Attorney General of the United States
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The Thomson Legal Record for John Ashcroft
Providing the complete litigation record for John Ashcroft
Born: May 9, 1942, Chicago, Illinois
Occupation: United States Attorney General
Prior Public Service: United States Senator, Missouri (1995-2000); Governor, Missouri (1985-1993); Attorney General, Missouri (1976-1985); Assistant Attorney General, Missouri (1975-1976); State Auditor, Missouri (1973-1975)
Education: B.A. with honors, Yale University, 1964
J.D., University of Chicago, 1967
Newsmaker Profile:

       University of Chicago-trained lawyer John Ashcroft may best be remembered for his post-9/11 work as U.S. Attorney General. In a relatively short time, the Missouri native played a key role in implementing a new anti-terror law that remains the subject of civil liberties groups’ legal challenges, the U.S.A. Patriot Act, while prosecuting probably more terror-related cases than any other state or federal Attorney General in history.

      Like most Attorneys General, Ashcroft has been a frequent litigant while in office (view Ashcroft’s Thomson Legal Record). He continues to play a lead role in the Justice Department’s transformation following 9/11, facing criticism and support. U.S. Attorneys bringing terror-related prosecutions under Ashcroft have relied upon a 1996 federal law, the Antiterrorism and Effective Death Penalty Act of 1996 which criminalizes “providing material support or resources” to terrorist groups.

      In a number of cases, federal prosecutors have used the law successfully to achieve plea agreements and convictions. The cases against the so-called American Talib, John Walker Lindh, and a Chicago-based Islamic charity fundraiser, Anaam M. Arnaout, both relied upon the statute to secure convictions after each was charged with providing “material support” to al Qaeda.

      But some federal judges have criticized the law. In one federal district in California, a judge ruled that it was unconstitutional. In another recent ruling in Florida, a federal judge ruled that had “grave concerns about the constitutionality” of the material-support law used by federal prosecutors to indict a former university professor accused of helping finance terrorist activities of at least one organization listed on the State Department’s list of outlawed terrorist groups.

      Ashcroft is also widely known for his conservative interpretation of the Second Amendment of the U.S. Constitution. He believes the framers intended that law to support a person’s right to privately possess a gun. In a 2001 letter to the National Rifle Association’s Executive Director he stated “unequivocally, that the text and the original intent of the Second Amendment clearly protect the right of individuals to keep and bear firearms.”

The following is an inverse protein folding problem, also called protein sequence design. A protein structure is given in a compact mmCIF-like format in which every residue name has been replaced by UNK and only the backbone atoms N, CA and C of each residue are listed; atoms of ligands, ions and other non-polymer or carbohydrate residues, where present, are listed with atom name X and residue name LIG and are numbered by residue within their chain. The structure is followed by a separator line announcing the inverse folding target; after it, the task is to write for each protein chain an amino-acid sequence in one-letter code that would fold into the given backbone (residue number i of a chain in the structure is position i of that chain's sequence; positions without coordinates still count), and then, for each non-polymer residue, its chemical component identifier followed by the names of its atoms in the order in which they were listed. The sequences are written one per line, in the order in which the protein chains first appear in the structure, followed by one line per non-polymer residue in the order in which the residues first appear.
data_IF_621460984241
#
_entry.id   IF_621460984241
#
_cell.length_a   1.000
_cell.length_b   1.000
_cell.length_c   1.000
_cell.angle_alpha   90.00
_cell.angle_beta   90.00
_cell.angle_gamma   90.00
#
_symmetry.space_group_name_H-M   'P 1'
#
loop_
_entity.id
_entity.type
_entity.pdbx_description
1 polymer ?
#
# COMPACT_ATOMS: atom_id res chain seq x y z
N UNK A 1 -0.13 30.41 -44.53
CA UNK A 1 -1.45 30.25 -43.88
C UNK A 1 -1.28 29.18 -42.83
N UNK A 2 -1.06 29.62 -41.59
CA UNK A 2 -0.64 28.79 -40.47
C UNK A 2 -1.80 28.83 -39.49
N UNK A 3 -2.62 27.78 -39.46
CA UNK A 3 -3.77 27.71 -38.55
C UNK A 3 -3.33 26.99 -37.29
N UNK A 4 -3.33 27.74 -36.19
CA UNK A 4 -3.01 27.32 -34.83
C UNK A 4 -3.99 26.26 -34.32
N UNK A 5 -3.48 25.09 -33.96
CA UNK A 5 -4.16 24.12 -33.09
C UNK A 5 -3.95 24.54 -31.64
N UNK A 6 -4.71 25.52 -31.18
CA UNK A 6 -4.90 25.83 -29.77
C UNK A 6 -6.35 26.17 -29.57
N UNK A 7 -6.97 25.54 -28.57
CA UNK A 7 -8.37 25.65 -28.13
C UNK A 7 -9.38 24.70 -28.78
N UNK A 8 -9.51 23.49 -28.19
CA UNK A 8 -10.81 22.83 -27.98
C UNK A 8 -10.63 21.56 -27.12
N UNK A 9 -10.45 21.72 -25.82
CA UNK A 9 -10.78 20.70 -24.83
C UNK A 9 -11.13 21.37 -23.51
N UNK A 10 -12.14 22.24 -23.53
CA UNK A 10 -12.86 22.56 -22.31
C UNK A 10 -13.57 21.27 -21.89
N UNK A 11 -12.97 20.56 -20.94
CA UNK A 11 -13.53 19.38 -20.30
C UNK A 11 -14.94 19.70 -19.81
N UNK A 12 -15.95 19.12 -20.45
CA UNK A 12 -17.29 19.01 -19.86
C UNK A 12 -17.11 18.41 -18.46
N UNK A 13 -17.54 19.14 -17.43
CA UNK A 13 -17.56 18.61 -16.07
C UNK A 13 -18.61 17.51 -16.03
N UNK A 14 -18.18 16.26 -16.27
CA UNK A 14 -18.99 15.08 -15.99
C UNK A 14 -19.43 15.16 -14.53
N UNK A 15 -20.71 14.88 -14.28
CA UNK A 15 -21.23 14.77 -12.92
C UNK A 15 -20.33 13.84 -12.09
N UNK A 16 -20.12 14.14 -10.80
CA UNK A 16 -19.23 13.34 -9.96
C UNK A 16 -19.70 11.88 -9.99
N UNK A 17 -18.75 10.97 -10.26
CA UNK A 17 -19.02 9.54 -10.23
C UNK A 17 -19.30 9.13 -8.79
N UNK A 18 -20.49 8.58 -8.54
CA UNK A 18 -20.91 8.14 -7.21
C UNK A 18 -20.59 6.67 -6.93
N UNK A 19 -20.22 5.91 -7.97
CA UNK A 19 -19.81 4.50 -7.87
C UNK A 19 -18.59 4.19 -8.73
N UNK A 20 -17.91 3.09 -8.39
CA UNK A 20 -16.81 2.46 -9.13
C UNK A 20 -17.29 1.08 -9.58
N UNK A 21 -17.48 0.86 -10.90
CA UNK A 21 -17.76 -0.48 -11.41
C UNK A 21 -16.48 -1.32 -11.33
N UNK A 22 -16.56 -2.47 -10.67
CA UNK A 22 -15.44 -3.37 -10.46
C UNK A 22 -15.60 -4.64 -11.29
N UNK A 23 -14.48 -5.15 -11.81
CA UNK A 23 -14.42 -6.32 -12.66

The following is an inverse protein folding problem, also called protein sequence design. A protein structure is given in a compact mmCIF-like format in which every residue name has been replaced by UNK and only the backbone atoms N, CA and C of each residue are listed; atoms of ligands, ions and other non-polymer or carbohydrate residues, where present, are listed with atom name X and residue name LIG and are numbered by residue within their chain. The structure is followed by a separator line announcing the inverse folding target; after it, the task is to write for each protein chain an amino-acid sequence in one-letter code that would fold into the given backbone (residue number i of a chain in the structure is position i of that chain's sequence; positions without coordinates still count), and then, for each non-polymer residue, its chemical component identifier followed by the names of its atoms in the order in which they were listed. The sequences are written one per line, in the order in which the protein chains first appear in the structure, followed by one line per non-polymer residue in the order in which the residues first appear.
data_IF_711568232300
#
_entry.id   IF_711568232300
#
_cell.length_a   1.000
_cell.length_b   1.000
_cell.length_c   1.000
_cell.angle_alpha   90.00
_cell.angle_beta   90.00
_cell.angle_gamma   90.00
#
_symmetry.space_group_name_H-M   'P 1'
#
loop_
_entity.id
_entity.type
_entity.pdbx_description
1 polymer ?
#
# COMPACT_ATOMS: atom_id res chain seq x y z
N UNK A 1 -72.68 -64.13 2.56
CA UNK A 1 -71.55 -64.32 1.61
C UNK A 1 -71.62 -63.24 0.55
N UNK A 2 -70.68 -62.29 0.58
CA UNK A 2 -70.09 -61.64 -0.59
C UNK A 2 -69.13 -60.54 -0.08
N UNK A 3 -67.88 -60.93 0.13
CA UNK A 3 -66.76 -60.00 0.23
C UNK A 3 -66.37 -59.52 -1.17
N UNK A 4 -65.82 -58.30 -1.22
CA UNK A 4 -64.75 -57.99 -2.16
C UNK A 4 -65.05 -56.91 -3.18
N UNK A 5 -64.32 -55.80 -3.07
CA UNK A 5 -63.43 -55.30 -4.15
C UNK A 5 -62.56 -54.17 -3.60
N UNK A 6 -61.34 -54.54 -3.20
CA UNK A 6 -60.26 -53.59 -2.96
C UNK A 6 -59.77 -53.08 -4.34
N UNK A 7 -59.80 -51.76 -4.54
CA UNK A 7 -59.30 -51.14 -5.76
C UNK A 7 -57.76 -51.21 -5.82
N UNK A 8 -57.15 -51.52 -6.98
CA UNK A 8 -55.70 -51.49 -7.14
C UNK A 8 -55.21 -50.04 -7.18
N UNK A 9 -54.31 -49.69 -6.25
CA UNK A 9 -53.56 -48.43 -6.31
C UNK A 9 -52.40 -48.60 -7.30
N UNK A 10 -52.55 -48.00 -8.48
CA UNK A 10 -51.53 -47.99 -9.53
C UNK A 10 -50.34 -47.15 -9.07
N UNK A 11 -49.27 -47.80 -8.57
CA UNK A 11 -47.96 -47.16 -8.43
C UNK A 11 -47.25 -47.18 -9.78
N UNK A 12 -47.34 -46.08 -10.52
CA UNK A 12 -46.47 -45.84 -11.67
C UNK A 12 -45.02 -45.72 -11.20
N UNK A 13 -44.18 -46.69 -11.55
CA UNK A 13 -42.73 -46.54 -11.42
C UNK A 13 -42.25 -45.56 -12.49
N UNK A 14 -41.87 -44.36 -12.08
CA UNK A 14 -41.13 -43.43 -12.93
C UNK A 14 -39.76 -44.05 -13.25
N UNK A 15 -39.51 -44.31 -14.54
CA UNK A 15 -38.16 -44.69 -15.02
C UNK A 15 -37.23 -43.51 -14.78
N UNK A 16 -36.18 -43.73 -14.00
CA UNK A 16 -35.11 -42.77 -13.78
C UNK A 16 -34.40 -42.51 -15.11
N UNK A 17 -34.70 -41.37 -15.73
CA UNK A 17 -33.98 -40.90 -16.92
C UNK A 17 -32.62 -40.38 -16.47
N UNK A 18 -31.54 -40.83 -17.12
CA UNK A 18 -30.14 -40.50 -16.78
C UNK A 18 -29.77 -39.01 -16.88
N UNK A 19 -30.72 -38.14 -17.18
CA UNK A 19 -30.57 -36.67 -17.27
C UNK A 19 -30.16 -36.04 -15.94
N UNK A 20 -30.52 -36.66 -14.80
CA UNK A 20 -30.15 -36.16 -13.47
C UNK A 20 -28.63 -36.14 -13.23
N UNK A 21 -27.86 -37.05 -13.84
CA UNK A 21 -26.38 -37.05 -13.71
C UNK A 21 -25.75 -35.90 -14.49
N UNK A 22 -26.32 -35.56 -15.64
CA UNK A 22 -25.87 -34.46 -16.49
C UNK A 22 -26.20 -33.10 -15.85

At the same, time, he told U.S. Senator Feinstein (D. – Ca.) at his Senate confirmation hearings that he would support the Justice Department’s position in support of the assault weapons ban.

      In 2002, the U.S. Court of Appeals for the Ninth Circuit upheld California’s strict ban on assault weapons (Silveira v. Locker), a position that rankled Ashcroft’s gun-rights supporters. One year later, the U.S. Supreme Court rebuffed gun advocates’ attempts to appeal the ruling.

      Ashcroft remains an outspoken proponent of the “right to bear arms,” and while the Justice Department has lost control over immigration affairs and other matters that are now the responsibility of the Department of Homeland Security, the Bureau of Alcohol, Tobacco, and Firearms (“ATF”), responsible for oversight of firearms, remains under Ashcroft’s authority at the Justice Department.

      As Missouri Attorney General, John Ashcroft appeared before the U.S. Supreme Court in 1983 to defend a Missouri law imposing restrictions on abortion. The Court rejected Ashcroft's argument. (Planned Parenthood v. Ashcroft, 1983) . With an avowed personal opposition to abortion. Ashcroft told Senator Dianne Feinstein during his U.S. Senate confirmation hearings that he has “adopted a variety of positions to try and reduce the number of children being aborted.”

      He remains a strong defender of President Bush’s federal anti-abortion law, the Partial-Birth Abortion Ban Act of 2003. Three federal lawsuits immediately challenged the law, successfully enjoining its implementation. Under Ashcroft’s leadership, the Justice Department already filed a notice to appeal the U.S. Court of Appeals decision for the Ninth Circuit, which held that the law was an unconstitutional limitation on a woman’s right to choose whether to abort or carry out her pregnancy.

      Ashcroft led the Justice Department’s defense of a federal cyberlaw, the Child Online Protection Act (“COPA”), enacted by Congress in an attempt to confront the dangers posed by pedophiles and others to children who venture online. In a 5-4 decision (Ashcroft v. ACLU, 2004), the U.S. Supreme Court held that the government failed to show that there were “"less restrictive alternatives" to COPA, justifying its enjoinment, and noting that “there is a potential for extraordinary harm and a serious chill upon protected speech” if the law goes into effect.

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